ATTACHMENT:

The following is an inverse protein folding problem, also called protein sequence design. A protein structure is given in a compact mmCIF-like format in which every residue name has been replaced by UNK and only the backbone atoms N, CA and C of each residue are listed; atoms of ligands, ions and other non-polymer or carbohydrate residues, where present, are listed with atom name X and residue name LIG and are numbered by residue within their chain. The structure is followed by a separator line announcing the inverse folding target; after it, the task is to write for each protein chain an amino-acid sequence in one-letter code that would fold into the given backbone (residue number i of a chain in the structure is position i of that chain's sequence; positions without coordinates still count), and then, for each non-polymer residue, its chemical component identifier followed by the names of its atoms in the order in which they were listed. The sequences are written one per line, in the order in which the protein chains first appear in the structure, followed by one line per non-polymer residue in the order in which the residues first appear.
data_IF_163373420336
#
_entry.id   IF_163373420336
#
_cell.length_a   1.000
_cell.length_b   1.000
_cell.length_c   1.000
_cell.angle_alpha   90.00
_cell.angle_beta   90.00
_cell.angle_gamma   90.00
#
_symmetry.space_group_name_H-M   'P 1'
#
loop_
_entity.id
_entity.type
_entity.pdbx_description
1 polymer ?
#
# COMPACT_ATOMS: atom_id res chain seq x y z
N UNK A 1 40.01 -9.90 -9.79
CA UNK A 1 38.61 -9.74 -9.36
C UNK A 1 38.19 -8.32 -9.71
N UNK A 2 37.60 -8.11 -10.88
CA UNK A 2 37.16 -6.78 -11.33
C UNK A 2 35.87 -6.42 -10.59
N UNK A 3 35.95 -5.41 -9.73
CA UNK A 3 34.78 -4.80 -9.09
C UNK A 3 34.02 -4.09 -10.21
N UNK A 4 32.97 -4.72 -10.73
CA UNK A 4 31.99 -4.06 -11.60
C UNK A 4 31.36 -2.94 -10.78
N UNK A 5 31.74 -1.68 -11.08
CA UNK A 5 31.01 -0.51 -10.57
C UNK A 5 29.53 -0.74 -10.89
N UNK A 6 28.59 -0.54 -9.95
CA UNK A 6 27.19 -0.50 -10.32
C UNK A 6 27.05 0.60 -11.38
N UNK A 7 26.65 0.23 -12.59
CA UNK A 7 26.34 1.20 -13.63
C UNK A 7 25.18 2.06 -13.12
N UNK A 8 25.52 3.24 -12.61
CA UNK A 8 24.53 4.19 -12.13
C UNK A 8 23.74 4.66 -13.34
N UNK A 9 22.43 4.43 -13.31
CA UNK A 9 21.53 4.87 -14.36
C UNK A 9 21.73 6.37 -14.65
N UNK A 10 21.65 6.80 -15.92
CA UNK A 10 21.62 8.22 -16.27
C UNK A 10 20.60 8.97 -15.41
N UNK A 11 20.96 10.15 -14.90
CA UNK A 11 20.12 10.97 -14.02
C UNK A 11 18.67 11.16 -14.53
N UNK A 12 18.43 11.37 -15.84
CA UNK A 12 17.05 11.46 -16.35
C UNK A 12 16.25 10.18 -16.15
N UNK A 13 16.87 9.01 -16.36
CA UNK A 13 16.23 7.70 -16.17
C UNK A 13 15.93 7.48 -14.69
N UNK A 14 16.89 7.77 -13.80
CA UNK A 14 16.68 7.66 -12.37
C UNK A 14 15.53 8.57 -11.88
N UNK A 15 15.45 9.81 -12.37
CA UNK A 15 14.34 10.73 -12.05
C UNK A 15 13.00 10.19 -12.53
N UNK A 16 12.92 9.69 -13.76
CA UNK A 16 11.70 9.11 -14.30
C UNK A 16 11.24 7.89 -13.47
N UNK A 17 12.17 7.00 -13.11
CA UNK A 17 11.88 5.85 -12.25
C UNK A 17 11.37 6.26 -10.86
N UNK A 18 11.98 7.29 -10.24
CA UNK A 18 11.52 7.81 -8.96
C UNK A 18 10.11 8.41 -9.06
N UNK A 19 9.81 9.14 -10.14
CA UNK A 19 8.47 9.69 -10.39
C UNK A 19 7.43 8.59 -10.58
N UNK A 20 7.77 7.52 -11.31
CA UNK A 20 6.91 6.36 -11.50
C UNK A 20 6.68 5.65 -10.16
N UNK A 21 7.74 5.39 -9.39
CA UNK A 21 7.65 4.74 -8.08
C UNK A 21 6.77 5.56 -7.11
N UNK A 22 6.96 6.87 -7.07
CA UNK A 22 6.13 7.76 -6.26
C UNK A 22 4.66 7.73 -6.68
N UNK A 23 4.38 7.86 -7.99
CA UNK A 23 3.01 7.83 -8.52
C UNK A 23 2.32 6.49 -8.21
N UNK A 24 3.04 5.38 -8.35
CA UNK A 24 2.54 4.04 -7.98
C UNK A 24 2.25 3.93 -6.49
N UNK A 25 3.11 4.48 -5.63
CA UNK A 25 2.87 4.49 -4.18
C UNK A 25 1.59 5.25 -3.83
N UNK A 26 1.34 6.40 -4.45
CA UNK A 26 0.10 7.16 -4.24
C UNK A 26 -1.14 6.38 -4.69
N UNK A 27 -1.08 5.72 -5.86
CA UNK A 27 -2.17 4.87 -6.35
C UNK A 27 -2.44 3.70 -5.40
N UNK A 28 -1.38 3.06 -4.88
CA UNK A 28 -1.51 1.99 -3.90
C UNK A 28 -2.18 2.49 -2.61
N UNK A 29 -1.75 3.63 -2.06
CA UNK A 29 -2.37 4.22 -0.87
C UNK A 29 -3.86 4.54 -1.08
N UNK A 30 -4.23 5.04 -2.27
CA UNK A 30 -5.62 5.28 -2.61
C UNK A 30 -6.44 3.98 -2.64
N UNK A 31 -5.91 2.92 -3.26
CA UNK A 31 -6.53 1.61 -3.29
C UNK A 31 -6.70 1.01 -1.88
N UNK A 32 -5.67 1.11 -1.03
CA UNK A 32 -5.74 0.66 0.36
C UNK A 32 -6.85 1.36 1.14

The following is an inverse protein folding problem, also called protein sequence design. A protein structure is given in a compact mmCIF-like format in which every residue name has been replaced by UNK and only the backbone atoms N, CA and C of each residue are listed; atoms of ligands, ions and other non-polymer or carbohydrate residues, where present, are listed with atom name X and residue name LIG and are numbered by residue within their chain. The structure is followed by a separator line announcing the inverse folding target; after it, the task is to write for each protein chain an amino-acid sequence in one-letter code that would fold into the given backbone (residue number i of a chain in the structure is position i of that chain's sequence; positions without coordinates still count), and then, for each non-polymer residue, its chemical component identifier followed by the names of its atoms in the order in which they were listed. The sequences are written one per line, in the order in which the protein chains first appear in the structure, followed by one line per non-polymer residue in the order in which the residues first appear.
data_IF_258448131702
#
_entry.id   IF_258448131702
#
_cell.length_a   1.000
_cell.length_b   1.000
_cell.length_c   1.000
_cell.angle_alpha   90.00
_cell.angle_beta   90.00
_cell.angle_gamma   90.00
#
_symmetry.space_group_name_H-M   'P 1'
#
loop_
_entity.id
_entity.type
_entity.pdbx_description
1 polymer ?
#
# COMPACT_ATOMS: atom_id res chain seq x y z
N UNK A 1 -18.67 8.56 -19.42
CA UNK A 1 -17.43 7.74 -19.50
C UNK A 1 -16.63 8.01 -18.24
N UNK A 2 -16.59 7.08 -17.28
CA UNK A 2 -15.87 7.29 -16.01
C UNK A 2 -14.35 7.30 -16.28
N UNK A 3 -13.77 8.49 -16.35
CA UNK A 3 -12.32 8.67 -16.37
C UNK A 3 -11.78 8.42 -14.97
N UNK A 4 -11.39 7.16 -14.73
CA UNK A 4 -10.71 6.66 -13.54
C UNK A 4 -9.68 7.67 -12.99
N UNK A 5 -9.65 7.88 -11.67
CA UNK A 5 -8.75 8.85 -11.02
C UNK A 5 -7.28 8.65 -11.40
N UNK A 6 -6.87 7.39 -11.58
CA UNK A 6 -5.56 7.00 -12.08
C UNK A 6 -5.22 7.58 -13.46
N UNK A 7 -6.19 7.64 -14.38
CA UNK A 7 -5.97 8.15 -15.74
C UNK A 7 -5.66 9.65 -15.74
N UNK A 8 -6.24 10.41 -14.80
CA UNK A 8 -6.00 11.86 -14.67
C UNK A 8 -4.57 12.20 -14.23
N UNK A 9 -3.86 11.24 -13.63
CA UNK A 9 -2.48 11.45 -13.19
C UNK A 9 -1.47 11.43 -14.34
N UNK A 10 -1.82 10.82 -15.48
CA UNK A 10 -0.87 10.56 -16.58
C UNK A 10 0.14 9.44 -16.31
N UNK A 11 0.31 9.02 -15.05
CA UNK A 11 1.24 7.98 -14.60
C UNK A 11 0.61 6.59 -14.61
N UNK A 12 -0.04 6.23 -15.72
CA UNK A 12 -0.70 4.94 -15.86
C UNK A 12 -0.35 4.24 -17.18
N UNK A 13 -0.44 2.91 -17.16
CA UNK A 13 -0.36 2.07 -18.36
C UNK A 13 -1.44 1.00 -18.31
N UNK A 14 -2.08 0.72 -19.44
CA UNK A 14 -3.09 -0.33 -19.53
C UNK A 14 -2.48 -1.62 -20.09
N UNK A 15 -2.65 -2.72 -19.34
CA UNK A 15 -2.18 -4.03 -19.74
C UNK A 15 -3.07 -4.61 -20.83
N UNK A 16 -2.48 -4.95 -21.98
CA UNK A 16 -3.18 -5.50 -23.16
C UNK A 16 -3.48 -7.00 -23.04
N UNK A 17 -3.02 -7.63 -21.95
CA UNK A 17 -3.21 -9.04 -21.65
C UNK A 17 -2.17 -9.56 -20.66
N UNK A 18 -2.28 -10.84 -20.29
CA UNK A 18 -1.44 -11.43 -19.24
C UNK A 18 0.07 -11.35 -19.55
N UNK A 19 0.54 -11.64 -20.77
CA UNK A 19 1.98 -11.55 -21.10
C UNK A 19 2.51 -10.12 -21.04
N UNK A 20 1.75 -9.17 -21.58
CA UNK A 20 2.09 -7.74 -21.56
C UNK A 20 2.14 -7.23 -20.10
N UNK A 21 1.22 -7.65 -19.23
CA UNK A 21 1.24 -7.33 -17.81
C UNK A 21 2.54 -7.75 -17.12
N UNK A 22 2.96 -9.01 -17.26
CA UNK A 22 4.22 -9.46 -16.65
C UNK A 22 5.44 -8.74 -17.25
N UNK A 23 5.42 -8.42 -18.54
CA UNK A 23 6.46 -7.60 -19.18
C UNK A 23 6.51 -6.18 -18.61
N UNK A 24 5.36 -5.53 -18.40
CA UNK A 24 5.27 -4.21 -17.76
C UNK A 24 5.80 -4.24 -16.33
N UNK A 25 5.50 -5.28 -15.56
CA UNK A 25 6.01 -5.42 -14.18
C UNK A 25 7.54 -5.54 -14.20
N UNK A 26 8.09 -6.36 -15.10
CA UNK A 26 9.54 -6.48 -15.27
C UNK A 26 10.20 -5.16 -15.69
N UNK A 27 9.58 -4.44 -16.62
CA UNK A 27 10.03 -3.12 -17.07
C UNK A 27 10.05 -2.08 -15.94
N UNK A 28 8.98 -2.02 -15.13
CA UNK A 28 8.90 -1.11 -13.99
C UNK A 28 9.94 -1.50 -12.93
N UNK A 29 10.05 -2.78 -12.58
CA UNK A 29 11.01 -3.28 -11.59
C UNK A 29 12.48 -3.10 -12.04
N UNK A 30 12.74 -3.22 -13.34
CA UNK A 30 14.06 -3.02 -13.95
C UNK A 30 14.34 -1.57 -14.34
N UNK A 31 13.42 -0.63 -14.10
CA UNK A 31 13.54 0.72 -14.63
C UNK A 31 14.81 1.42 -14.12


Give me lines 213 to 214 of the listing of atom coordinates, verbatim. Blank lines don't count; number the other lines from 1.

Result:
C UNK A 25 7.54 -5.54 -14.20
N UNK A 26 8.09 -6.36 -15.10